Skip to main content

Book Review: Ashes by Steven Manchester

Title: Ashes
Author: Steven Manchester
Genre: contemporary fiction
Published: February 21, 2017
Format: paperback (advanced reading copy)
Source: author
Buy on Amazon (affiliate link)



Jason and Tom Prendergast may be brothers but they haven't had anything to do with each other for years. Raised by an abusive single father, the boys went their separate ways and never looked back. But when their father dies, his last impact on their lives is to push them together into a road trip across the country to spread his ashes and receive some sort of mysterious reward. Neither brother wants to take the trip, but they can't resist the potential inheritance that may be waiting for them at the end.

Ashes by Steven Manchester takes us along for the ride while Jason and Tom are forced to spend an entire week in a car together, unwillingly revisiting their past because of the one man that they both can agree to hate. The frustrations of hearing them speak but not listen to each other, and the humorous antics they adopt to annoy one another, make the ride rather bumpy but entertaining for the reader. Their dysfunctional childhood is brought to life as they reminisce about the way their father simultaneously brought them together and drove them apart.

I enjoyed these two brothers who drove me crazy at times. There's a lot more to the story than just the past. We get a glimpse into their current lives in which they both face challenges and changes. Both men grow throughout the ride, not just in their relationship with each other but also as individuals. It's definitely a character-driven novel that takes them both through important life changes.

If you enjoy humorous family stories, and the adventure of a road trip, I recommend you pick up Ashes by Steven Manchester, which will be released tomorrow. 

Read my reviews of other books by Steven Manchester: 
The Rockin' Chair 
Gooseberry Island
Pressed Pennies

Comments

Popular posts from this blog

Getting back to blogging

It seems that blogging has dropped to the bottom of my list for the past year, and was pretty low for the year or two prior to that. I love to read, and am continuing to do so, but as my regular readers know I haven't been around much. My last blog post was almost a year ago!!

There are many things that have taken me away from blogging. Work has been much more challenging and interesting these past few years, but that means I really don't want to get back on the computer when I get home at night - or on the weekends.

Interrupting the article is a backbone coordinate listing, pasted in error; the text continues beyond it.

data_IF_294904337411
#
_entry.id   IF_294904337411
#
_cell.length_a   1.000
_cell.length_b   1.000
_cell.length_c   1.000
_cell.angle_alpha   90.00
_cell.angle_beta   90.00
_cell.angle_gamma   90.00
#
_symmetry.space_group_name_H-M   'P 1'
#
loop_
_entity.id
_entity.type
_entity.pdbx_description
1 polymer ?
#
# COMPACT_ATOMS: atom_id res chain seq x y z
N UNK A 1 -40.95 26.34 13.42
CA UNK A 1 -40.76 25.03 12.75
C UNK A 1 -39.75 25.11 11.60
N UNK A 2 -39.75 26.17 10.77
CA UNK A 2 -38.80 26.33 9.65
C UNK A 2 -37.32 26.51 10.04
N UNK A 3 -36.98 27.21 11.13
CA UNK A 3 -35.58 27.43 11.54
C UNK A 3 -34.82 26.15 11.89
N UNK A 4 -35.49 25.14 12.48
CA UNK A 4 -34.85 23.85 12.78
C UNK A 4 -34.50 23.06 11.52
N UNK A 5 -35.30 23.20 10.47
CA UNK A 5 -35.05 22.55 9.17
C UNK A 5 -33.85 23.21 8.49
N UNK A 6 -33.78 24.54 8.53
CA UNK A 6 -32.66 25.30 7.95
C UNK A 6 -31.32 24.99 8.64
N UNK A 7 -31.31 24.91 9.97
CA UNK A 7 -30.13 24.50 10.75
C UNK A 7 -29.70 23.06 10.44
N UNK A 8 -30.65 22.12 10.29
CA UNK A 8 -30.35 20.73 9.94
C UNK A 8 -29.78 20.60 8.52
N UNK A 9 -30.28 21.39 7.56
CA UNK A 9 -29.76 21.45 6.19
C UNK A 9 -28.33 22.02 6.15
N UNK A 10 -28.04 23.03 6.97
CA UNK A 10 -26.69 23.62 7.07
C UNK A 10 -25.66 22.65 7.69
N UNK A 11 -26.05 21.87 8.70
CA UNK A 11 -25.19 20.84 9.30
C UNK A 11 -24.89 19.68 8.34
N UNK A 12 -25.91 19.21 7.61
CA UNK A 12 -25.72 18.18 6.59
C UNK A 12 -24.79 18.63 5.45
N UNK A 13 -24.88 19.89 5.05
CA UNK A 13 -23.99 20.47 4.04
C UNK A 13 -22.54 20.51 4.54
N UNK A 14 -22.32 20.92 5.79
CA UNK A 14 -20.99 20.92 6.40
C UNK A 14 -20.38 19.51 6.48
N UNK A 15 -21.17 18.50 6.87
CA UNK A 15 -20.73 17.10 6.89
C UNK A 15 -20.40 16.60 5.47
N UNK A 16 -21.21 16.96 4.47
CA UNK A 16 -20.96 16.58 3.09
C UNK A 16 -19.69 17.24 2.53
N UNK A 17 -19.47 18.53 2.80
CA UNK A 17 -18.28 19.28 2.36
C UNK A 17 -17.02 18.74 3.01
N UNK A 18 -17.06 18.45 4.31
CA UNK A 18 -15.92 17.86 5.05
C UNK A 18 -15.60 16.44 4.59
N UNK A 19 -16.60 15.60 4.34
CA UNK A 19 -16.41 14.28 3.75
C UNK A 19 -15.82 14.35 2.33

Family life has been more busy with kids having multiple activities in the evenings, leaving little time to just hang out and write about the books that I read.

I will admit to a bit of a Facebook addiction, which means way too much time spent scrolling through my newsfeed instead of doing something more productive. This is one of the things I'm working on and hoping that this will free up some time for getting back to the blog.

Overall, life is good. Work is …

Book Review: The Bookman's Tale by Charlie Lovett

Peter Byerly is distraught over the loss of his wife nine months ago. He has retreated to their cottage in the English countryside, hoping to return to his love of collecting and restoring rare books. But when he opens a book about Shakespeare forgeries and finds a Victorian watercolor of a woman who looks just like his wife, Peter is soon on a search for the origin of the painting and the truth about Shakespeare's real identity.

The Bookman's Tale: A Novel of Obsession by Charlie Lovett is a wonderful journey for anyone who loves books. It follows Peter's search in 1995, which turns into a bit of a thriller at times. But Lovett also takes the reader back in time a bit so we can learn the story of his relationship with his wife and how he came to be a bookseller. He does a beautiful job of expressing Peter's feelings about the rare books he encounters, and his feelings are contagious.

And then he takes us back even further to the history of one particular volume, whos…

Book Review: The Secret Lake by Karen Inglis

When Stella and Tom move to a new home in London, they are sad to have left their friends behind. But soon they have a mystery to solve. Their neighbor's dog, Harry, keeps disappearing. Where is he going and why is he always wet when he comes home? As they investigate the area in the garden where Harry seems to come and go, they discover a hidden tunnel that takes them back to their garden ... almost 100 years ago.

The Secret Lake by Karen Inglis is a wonderful children's book that reminds me of the adventurous stories I read as a child. I saw other reviewers say something similar. I'm not sure what it is about the way the story is told, but it is reminiscent of children's books from many years ago, yet it will definitely appeal to the kids of today.

Stella and Tom have an adventure in the past that leads to new friends and discoveries. While it's a time travel story, it doesn't have a lot of fantasy elements (although there are some moles that act a bit unusua…